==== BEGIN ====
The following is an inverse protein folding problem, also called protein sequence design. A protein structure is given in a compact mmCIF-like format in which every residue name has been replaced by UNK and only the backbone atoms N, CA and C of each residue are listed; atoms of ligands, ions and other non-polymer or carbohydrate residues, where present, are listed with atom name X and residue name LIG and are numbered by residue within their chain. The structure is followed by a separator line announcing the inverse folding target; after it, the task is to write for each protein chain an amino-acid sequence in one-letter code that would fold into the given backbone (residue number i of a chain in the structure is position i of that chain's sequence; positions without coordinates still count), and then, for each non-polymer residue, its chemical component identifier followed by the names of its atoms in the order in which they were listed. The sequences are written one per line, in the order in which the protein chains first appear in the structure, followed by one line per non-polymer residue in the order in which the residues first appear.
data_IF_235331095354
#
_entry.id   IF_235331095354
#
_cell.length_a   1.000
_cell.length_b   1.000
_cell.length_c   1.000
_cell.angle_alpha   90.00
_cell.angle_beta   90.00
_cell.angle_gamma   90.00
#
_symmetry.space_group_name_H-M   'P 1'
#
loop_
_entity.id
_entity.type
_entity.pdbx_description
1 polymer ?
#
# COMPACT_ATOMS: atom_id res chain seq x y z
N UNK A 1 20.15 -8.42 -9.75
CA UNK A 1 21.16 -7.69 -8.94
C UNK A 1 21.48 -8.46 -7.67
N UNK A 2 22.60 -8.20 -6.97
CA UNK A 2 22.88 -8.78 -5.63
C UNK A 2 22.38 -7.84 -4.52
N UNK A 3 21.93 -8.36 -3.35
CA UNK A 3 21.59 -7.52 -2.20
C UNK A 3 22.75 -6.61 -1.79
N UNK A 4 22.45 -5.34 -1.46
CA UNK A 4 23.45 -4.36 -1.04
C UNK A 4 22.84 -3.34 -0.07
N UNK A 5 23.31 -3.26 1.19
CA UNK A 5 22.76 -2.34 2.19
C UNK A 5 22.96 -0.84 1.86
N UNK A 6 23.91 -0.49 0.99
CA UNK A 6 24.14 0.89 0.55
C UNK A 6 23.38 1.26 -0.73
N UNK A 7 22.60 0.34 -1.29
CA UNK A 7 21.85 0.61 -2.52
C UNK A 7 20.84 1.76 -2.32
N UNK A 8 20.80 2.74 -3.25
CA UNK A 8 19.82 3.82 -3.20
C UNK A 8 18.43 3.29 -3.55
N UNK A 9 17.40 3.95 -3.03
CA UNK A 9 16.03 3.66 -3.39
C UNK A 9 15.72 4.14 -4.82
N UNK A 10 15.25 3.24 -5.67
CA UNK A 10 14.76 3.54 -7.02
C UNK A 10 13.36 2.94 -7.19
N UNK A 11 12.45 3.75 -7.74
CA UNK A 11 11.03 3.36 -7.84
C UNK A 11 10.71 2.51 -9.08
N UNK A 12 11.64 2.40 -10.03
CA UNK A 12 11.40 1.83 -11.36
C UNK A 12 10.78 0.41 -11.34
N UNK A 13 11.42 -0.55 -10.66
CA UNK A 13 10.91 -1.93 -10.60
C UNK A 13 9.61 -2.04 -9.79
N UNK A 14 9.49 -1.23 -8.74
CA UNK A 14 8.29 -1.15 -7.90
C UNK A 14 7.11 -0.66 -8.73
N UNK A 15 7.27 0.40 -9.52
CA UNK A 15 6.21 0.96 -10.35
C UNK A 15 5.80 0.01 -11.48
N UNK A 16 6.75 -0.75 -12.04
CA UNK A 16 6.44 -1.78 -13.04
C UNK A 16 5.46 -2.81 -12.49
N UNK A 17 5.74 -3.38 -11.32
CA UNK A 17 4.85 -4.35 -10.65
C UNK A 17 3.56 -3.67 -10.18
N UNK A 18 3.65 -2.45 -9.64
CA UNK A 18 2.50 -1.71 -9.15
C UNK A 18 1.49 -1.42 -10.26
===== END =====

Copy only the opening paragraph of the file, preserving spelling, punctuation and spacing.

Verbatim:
The following is an inverse protein folding problem, also called protein sequence design. A protein structure is given in a compact mmCIF-like format in which every residue name has been replaced by UNK and only the backbone atoms N, CA and C of each residue are listed; atoms of ligands, ions and other non-polymer or carbohydrate residues, where present, are listed with atom name X and residue name LIG and are numbered by residue within their chain. The structure is followed by a separator line announcing the inverse folding target; after it, the task is to write for each protein chain an amino-acid sequence in one-letter code that would fold into the given backbone (residue number i of a chain in the structure is position i of that chain's sequence; positions without coordinates still count), and then, for each non-polymer residue, its chemical component identifier followed by the names of its atoms in the order in which they were listed. The sequences are written one per line, in the order in which the protein chains first appear in the structure, followed by one line per non-polymer residue in the order in which the residues first appear.